New Mexico's Pet ResourceSPRING/SUMMER 2000



By Chellee Chase

"Who told you you were naked?" the Lord God asked. "Have you eaten fruit from the tree I warned you about?" Then the Lord God asked the woman, "How could you do such a thing?"

"The serpent tricked me," she replied.

Snakes have been a source of fear for mankind since biblical times. The question is, when will we learn to let awareness, rather than fear, dictate our actions?

Every year since the late 1920's, thousands of rattlesnakes have been rounded up, tortured and slaughtered, in the name of entertainment and greed. Rattlesnake Roundups are advertised and promoted in several states as family events, where spectators can gather to enjoy themselves while watching live animals suffer and die. Proponents of "Rattlesnake Roundups" cite reasons such as public safety, medical research and rattlesnake population control. In truth, none of these reasons is valid. Public safety is not, nor has it ever been, threatened by rattlesnakes. Rattlesnakes strike for only two reasons: to eat (and they don't eat people); and out of self-defense. They are not aggressive, and do not seek out confrontations with people. They are much more likely to slither out of harm's way than to strike. Contrary to popular belief, humans are rarely bitten by rattlesnakes. In the United States, rattlesnakes cause fewer than 12 deaths each year.

Roundup promoters often claim that the venom collected at their events is used in medical research for the production of antivenin and the treatment of snakebites. According to herpetologist Melissa Kaplan, "As the venom is not collected under sterile conditions, it is of no use to any medical facility in the production of antivenin.

Rattlesnake population control is also not an issue. As a matter of fact, because of long-term exploitation, many species of rattlesnakes are in danger of extinction. Studies of the effects of "roundups" on western diamondback rattlesnakes in Texas indicate significant long-term consequences for those populations.

Understanding that there are really no valid reasons to support Rattlesnake Roundups is only the first step. Becoming aware of the actual dangers and damage caused by the Roundups is equally important. Propaganda aside, what are the real facts about Rattlesnake Roundups?

To begin with, although rattlesnakes themselves don't pose a threat to public safety, the effects of Rattlesnake Roundups definitely do. For instance, the primary method used to obtain rattlesnakes for the roundups is "gassing," which causes the destruction of habitats that are used by many animals other than rattlesnakes. Gasoline and other toxic chemicals are used to flush the rattlesnakes from their dens. Species that suffer from habitat destruction due to Rattlesnake Roundups include indigo snakes, box turtles, coach whip snakes, pine snakes, southern toads, and gopher frogs, along with burrowing owls, raccoons, opossums and at least 32 species of invertebrates. Some of these species are actually federally protected. Exposure to gasoline, even in minute quantities, either kills a variety of wildlife or interferes so profoundly with their basic biological functioning that they cannot feed or reproduce. Gassing can also render a burrow uninhabitable for years.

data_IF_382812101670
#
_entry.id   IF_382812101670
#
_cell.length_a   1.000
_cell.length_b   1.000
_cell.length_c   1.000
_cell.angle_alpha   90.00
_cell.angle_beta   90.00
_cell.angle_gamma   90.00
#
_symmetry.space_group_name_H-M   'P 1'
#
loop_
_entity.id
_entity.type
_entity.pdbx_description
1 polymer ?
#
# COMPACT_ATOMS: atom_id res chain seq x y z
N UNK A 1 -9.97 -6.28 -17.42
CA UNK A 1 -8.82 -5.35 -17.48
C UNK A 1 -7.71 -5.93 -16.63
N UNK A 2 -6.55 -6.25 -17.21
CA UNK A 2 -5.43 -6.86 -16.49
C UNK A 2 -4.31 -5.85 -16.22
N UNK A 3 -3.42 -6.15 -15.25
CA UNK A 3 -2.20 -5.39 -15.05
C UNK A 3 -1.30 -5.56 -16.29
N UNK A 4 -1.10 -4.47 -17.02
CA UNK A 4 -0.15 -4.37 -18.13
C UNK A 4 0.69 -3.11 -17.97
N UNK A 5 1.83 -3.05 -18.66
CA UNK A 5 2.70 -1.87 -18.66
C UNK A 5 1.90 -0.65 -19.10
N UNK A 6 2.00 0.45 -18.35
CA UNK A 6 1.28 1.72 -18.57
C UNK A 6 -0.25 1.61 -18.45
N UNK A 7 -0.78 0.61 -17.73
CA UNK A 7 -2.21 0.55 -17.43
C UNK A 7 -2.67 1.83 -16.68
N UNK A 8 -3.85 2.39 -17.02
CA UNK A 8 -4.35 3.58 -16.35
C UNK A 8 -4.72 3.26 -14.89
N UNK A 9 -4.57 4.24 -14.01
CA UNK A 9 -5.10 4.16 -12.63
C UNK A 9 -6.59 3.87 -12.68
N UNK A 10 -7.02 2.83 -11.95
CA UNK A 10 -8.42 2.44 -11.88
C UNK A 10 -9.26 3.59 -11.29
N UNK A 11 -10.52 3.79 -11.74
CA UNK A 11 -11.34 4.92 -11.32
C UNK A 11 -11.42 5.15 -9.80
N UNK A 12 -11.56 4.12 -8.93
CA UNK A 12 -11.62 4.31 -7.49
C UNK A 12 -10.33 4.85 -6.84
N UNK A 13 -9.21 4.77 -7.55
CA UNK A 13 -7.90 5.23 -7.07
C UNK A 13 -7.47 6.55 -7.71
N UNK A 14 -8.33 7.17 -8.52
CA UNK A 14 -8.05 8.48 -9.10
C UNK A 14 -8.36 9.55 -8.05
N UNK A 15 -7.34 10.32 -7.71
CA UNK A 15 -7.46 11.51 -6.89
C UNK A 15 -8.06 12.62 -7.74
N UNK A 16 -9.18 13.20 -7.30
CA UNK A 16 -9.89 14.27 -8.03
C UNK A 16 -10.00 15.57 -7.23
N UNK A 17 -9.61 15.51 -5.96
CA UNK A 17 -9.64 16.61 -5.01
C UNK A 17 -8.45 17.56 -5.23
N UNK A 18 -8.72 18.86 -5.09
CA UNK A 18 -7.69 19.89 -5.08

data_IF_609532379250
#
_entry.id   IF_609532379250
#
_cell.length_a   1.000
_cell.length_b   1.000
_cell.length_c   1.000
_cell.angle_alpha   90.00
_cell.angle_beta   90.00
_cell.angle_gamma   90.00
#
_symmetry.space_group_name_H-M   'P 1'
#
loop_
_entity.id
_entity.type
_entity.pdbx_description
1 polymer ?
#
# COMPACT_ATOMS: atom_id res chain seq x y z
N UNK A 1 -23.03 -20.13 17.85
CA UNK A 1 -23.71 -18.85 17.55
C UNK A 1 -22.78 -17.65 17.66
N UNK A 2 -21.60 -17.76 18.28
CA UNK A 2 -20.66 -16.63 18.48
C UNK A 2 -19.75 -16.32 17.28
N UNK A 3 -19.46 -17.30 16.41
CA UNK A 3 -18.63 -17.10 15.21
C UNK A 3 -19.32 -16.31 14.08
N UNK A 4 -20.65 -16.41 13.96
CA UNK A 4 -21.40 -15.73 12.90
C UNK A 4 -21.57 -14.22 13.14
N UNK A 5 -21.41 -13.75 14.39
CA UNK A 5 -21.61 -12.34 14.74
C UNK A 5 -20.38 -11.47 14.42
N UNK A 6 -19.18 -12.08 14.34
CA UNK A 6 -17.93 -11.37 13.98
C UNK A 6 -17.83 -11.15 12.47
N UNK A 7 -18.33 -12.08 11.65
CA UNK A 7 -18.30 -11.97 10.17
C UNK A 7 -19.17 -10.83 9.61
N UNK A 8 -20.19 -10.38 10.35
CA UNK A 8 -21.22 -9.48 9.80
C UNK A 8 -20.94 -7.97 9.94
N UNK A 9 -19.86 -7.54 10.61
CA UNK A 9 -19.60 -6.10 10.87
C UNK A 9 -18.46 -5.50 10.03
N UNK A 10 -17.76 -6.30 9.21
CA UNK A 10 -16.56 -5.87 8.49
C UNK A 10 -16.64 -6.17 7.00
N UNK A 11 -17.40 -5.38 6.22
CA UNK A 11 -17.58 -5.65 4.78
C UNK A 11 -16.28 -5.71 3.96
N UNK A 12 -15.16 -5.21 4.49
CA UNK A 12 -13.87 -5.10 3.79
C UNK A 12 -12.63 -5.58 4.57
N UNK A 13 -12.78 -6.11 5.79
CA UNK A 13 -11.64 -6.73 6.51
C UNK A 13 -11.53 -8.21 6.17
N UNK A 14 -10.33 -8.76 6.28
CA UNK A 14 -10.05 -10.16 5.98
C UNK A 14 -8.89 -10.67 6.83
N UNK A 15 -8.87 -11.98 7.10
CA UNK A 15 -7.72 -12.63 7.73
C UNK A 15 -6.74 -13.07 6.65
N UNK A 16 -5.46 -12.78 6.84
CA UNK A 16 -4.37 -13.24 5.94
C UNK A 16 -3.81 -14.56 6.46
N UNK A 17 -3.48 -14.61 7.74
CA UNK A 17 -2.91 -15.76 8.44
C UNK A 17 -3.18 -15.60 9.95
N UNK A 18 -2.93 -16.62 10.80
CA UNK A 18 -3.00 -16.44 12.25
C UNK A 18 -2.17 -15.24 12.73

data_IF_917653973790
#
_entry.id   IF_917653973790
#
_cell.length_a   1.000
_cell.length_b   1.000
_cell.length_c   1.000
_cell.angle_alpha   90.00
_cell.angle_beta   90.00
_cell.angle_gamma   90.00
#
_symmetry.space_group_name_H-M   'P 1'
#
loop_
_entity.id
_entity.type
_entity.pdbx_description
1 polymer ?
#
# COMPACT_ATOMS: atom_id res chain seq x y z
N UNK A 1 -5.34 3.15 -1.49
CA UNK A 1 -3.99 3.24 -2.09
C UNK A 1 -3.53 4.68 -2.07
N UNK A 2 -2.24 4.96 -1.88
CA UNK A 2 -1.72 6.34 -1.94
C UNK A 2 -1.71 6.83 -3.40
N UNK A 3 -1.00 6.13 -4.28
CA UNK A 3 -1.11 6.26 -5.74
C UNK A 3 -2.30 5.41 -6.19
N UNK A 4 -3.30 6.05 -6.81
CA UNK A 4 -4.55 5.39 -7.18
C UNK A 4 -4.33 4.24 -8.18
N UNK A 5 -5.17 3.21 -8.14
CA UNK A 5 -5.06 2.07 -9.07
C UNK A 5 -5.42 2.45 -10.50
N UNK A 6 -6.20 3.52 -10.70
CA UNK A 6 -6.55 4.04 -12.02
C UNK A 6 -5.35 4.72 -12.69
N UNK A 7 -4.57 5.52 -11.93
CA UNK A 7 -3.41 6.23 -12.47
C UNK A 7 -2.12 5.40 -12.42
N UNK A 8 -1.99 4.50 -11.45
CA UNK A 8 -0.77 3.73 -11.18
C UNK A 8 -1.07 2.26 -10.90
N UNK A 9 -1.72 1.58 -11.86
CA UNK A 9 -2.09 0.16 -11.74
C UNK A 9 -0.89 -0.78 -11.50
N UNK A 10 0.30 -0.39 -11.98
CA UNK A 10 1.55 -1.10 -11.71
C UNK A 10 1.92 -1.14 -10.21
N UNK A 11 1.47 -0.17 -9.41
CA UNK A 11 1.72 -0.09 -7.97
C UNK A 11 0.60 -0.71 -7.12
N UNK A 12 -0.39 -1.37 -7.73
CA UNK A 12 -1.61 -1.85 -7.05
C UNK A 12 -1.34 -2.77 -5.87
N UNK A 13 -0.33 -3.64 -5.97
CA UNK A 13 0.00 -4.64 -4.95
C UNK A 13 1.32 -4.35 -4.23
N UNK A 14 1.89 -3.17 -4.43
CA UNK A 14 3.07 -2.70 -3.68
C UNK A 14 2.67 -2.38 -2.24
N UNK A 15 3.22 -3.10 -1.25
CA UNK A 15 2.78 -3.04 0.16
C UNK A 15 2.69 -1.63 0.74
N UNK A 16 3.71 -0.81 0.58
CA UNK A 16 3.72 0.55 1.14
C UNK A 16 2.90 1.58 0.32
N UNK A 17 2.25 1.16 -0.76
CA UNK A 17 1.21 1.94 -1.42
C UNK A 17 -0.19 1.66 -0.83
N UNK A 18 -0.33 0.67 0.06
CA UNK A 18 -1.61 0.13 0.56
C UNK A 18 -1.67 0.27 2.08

Additionally, gasoline contains a number of substances that are extremely toxic and some of which have been linked to leukemia and tumors. Using gasoline to flush out rattlesnakes has the potential of contaminating groundwater and poisoning humans, livestock and other wildlife. Approximately 90% of rattlesnake hunters still use gasoline.

What about the benefits that rattlesnakes provide for humanity? Exploiting the rattlesnake population is, in a way, like cutting our own throats. Rattlesnakes' main source of food is rodents. Rodents carry many diseases that are frequently harmful or fatal to humans. Rats begin breeding at three to four months of age and produce up to seven litters a year, each containing between six and 22 young. Snakes play an important role in the control of these rodent populations. One rattlesnake can consume as many as 21 rodents a year. Each year at the Rattlesnake Roundup in Sweetwater, Texas, as many as 18,000 rattlesnakes are killed in a single weekend. That means that up to 378,000 extra rodents are left to survive, breed, and serve as potential disease carriers each year as a result of that event alone.

The effects of Rattlesnake Roundups go beyond damage to the environment and danger to human populations. During Roundups, animal cruelty is not only condoned but actually celebrated. Out and out torture is conducted before live audiences, many of whom are young children. Restrained snakes are often decapitated for public entertainment. Snakes require very little oxygen to survive, and therefore, their body parts can remain alive for several hours. Their severed heads have been known to retain consciousness for up to 65 minutes after decapitation. Some handlers even pull out and display the snakes' still-beating hearts for the crowd.

What kinds of messages are people being sent? Is this the kind of behavior we want to impart to the next generation?

To help put an end to Rattlesnake Roundups, contact the US Humane Society for information on legislation in various regions, or visit their website at for a listing of Rattlesnake Roundups around the country, the state regulatory agency and sponsoring organization for each event, and sample letters stating your opposition to these events.

Chellee Chase is an activist, a vegetarian and a minister of the Universal Life Church. She writes articles for the Silver City Sun-News and other publications.

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